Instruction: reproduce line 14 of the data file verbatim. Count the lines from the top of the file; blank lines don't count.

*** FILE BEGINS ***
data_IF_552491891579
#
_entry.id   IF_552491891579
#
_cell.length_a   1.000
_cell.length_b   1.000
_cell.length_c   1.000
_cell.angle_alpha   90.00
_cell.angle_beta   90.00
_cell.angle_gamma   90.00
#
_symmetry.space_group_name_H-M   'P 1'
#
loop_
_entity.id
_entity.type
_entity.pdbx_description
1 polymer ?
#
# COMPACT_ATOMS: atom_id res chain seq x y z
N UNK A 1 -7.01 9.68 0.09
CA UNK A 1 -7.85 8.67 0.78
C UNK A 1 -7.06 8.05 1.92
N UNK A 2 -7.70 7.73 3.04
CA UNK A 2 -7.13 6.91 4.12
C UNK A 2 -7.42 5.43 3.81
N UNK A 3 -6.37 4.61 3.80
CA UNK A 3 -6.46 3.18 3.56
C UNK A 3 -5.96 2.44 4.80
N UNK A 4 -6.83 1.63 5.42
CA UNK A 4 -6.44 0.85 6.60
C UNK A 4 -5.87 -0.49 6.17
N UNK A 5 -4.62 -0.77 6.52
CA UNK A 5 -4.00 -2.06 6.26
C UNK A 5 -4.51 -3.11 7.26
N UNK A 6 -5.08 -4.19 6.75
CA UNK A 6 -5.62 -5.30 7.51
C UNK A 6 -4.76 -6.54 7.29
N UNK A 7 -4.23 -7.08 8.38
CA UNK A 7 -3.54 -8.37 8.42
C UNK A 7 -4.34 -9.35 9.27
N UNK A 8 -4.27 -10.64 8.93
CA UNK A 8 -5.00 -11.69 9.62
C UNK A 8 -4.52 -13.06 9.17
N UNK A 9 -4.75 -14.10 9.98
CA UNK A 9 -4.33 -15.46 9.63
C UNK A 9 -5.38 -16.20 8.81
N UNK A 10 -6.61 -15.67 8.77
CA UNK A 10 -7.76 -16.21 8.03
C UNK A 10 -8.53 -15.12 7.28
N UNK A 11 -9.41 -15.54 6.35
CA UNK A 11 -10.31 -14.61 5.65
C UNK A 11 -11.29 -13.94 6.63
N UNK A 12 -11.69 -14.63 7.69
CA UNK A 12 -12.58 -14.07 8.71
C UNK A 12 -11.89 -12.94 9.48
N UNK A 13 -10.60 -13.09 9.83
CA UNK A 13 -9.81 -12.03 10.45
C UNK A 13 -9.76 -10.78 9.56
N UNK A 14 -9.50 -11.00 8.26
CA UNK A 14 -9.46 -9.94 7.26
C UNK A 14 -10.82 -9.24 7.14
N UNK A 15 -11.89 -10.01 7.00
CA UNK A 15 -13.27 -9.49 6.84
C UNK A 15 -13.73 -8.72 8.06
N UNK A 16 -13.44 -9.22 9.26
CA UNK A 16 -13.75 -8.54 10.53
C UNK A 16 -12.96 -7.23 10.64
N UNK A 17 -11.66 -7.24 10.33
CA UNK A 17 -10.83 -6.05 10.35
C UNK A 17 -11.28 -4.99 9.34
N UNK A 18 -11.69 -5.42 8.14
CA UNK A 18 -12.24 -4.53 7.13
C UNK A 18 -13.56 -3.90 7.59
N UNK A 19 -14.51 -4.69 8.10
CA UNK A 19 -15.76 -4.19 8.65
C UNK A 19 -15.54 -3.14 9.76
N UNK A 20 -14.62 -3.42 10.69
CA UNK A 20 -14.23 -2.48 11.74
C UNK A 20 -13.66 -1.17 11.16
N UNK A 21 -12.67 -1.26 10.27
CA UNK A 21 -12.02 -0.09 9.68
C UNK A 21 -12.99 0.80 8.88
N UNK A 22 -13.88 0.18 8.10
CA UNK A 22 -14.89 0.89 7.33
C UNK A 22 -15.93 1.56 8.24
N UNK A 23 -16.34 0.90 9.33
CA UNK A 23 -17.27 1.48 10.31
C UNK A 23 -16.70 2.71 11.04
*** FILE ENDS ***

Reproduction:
loop_